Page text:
Charles Darwin’s On the Origin of Species: A Graphic Adaptation

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Last month I was sent a review copy of one of the most beautiful books I’ve ever read: Charles Darwin’s On the Origin of Species: A Graphic Adaptation by Michael Keller and Nicolle Rager Fuller. Although, I haven’t finished the book yet, I think today, the 150th anniversary of the publication of the Origin, is an appropriate day to talk about it.

The book is a wonderful adaptation of the Darwin’s influential original. It beings with a history lesson about his voyage on the HMS Beagle and his return to England. It then follows with abridged text from the Origin and associated graphical adaptations. I could spend a thousand words describing the format to you, but it is more effective to simply share a lo-res sample with you. Although the format is great and beautiful, some of the artwork, especially people, does not look right. I would have preferred a style of artwork more suitable to the graphical novel medium, like The Manga Guide to Molecular Biology.—But doing it in manga form opens up the possibility of Darwin x Wallace dōjinshi, which makes me cower.—But this is probably just due to my taste.

Minor art issues aside, I believe that this book will make a great gift for anyone interested in science and especially biology. I also think that it can serve as a powerful teaching tool in high school and college, due to its uniqueness. For anyone that still has a bad taste in their mouth from Comfort’s bastardization of Darwin’s work, Charles Darwin’s On the Origin of Species: A Graphic Adaptation will make you feel better.

10 Comments

Perfect Xmas gift I say…, or perhaps {\it Origin of Species} day gift.

Ironically…I just got home from Portland, OR (a day late…) where I was visiting on family business. While there, my wife and I went to Powell’s Books…where I picked up a copy of this book.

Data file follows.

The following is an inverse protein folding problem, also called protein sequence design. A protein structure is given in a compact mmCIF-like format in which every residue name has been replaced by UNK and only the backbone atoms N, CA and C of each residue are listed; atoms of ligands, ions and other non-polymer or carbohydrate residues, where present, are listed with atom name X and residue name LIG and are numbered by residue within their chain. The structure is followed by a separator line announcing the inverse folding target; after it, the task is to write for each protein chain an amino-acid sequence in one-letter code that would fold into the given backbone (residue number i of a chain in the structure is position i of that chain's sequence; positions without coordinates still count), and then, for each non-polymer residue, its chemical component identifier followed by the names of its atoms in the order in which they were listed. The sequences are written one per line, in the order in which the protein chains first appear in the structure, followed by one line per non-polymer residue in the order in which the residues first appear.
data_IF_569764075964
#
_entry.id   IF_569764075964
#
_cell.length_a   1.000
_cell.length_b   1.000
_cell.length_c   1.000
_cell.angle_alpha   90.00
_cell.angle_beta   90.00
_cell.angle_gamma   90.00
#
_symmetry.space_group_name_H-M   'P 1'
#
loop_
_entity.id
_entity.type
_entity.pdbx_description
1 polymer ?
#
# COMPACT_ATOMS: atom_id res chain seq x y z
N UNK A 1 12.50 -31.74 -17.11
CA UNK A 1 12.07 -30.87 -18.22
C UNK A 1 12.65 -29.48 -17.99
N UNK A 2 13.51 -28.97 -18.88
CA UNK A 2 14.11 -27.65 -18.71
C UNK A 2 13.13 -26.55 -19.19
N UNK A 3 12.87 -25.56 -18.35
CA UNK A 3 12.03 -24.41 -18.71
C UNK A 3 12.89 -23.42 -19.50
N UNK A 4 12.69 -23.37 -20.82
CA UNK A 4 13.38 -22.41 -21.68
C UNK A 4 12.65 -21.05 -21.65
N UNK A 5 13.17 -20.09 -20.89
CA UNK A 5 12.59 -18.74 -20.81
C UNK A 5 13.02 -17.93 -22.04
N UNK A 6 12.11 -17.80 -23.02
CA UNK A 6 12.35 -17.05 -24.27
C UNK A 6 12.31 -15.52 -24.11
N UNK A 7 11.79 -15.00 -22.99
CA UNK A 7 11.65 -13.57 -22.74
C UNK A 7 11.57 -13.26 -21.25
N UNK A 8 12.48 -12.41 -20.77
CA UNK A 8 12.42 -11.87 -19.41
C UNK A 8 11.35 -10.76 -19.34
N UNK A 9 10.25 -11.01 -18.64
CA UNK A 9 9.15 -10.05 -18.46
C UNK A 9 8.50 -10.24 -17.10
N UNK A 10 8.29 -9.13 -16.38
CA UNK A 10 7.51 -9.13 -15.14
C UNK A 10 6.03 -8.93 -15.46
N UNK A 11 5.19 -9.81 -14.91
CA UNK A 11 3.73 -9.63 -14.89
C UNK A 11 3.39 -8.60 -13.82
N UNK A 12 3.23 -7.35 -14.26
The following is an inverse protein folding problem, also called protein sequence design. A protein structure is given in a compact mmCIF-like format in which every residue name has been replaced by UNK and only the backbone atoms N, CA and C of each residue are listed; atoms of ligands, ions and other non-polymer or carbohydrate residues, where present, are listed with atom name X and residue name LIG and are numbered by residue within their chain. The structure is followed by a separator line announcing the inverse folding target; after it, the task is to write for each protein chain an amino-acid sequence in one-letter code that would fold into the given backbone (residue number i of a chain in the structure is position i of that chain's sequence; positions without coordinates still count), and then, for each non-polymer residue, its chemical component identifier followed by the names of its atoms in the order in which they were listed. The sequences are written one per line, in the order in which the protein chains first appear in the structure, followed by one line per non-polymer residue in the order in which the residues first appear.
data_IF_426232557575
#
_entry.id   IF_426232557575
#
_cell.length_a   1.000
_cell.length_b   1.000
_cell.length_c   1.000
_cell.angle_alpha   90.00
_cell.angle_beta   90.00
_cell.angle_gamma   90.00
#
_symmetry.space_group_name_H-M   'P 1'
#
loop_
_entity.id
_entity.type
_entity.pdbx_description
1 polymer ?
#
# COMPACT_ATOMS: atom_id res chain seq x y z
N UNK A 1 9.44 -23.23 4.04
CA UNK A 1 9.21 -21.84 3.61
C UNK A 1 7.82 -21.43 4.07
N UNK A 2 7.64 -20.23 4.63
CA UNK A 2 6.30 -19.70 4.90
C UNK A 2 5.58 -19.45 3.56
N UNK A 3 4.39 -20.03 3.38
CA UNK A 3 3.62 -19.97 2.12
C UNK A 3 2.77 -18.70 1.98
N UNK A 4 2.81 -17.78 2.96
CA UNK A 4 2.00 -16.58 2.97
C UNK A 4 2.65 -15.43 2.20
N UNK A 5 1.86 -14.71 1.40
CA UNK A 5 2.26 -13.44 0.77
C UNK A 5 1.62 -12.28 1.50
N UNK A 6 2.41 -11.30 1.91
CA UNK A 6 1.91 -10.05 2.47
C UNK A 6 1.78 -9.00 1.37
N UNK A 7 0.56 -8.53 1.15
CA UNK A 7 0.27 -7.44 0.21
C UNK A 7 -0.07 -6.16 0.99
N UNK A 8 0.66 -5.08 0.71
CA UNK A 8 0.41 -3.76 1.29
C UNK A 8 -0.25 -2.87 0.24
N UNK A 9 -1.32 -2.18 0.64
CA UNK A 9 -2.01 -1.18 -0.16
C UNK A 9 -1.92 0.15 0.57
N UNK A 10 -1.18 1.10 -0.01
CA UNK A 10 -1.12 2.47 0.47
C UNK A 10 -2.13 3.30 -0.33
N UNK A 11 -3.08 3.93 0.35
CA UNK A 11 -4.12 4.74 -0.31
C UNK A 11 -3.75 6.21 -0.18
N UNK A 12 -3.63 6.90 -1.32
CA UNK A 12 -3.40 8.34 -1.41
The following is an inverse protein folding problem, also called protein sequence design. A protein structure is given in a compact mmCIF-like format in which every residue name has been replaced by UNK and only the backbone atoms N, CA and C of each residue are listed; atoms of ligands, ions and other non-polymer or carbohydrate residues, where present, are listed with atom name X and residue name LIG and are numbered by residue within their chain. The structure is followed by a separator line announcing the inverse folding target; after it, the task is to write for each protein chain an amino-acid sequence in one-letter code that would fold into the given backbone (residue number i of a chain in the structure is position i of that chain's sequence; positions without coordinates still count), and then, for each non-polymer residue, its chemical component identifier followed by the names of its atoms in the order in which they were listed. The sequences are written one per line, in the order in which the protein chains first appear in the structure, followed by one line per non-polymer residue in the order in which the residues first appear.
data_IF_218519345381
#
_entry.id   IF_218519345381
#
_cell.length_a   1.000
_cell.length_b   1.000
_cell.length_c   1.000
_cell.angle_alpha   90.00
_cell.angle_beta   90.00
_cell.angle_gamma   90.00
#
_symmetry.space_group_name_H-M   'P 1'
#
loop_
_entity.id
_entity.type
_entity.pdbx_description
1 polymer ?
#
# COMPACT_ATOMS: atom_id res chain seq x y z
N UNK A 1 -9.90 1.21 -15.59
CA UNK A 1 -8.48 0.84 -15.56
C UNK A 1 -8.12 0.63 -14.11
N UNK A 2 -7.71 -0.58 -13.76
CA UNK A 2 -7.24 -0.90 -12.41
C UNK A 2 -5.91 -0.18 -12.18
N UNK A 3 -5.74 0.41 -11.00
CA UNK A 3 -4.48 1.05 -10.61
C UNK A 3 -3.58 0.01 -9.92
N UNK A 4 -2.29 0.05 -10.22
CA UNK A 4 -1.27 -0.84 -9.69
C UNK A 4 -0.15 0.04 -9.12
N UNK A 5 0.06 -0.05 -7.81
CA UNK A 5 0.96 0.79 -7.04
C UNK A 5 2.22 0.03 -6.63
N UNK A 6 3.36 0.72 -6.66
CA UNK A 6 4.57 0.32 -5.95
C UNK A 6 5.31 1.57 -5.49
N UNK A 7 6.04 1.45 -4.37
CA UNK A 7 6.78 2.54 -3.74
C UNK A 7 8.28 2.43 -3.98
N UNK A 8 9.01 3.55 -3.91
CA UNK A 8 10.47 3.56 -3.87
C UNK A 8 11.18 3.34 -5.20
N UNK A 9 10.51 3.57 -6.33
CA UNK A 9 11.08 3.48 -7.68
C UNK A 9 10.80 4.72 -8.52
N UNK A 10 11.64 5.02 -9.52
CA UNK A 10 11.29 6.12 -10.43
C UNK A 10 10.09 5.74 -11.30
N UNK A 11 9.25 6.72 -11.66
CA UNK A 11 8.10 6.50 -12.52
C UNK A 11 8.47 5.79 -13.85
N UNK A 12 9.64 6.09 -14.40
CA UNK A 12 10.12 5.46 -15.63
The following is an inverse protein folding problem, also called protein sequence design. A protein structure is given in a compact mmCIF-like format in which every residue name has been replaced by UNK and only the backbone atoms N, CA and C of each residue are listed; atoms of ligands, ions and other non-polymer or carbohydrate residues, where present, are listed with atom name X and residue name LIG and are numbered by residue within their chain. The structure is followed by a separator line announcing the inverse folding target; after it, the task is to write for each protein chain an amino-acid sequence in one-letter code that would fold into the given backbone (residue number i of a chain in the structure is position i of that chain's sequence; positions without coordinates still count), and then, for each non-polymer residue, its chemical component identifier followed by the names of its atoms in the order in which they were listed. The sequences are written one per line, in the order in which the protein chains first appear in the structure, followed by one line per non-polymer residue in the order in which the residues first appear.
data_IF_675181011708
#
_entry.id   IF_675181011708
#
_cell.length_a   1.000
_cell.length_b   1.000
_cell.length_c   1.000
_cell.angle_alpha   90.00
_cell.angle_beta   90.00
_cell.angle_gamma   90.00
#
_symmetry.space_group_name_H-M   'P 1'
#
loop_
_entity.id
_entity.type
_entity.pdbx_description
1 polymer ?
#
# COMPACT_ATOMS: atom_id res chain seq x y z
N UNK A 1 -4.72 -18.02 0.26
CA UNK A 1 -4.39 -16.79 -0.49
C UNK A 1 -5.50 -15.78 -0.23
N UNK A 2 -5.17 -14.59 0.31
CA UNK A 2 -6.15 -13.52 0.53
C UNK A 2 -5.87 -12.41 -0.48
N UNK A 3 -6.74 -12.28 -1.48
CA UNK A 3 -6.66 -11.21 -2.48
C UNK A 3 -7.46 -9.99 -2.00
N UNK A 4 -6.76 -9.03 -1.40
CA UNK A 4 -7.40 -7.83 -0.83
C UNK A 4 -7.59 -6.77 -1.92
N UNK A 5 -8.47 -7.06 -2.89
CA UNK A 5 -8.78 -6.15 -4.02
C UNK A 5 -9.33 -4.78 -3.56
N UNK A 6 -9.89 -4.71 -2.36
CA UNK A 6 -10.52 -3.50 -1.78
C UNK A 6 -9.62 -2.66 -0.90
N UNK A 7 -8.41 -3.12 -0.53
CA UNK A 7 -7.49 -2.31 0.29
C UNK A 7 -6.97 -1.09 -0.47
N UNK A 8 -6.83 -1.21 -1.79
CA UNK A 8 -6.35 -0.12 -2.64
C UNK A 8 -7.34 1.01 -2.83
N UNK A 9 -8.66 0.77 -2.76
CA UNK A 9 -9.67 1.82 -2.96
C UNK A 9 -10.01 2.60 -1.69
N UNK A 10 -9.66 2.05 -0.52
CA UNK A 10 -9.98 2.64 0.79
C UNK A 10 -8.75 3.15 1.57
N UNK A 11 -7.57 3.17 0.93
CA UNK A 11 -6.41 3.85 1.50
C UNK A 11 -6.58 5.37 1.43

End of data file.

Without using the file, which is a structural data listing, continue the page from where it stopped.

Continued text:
Hey…wait a minute…those animals look glued on!!!

W. H. Heydt said: While there, my wife and I went to Powell’s Books…where I picked up a copy of this book.

Mmmm, Powell’s Books.

Not quite Mecca for geeks, but close (especially their tech bookstore, which was a pleasure to prowl because it had a deep stock of older, used books, which is a wonderful thing if, like me, you often have to sort out a legacy interface that is no longer well documented.)

I even met Fup on occasion, though, sadly, I understand he (she?) has recently gone on to the big scratching pad in the sky.

I would believe in evolution, but Harun Yaya’s book had more pictures.

First a quick thanks to Reed for posting this. I went out and purchased the book this morning for a student of mine, as the class was getting ready to read and analyze part of the Origin next week, and I think this resource is a better fit for the student. Second I’m sure there are more than what I’ve noticed so far, but the artwork at least contains some entertaining anachronisms that one should be aware of. For example in the chapter on the geologic record it includes pictures of some Eiadacaran fossils not discovered until the 1900’s. Overall though the book seems like a positive example of a book being modified in the public domain.

I was highly surprised to find there was a graphical adaption of On the Origin of Species.

I was even more surprised (and highly amused) to see the mention of a Darwin x Wallace doujinshi. Good show, Mr. Cartwright.

Wow that is a great looking book. Do you think it would be a good book for children?

Young children? No. Middle and High schoolers? Yes.

Another great Christmas gift is one that I read recently. I am a student and completely new to evolution, intelligent design, creationism, naturalism and other isms that are out there. I pretty much have no idea really how to debate or argue points about any of it because of very little knowledge of it all but I read Dembski’s “The Design of Life” and I really began to understand what Intelligent design is all about. I see alot of bloggers are asking if design where to be true then who designed the designer and from my understanding thats not the point of Intelligent design, to name the designer, but rather just stating that there is an intelligent agent of some sort responsible for making the world go round. As I said I am very new at this and I could be completely off but just curious to it all.

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This page contains a single entry by Reed A. Cartwright published on November 24, 2009 3:19 PM.

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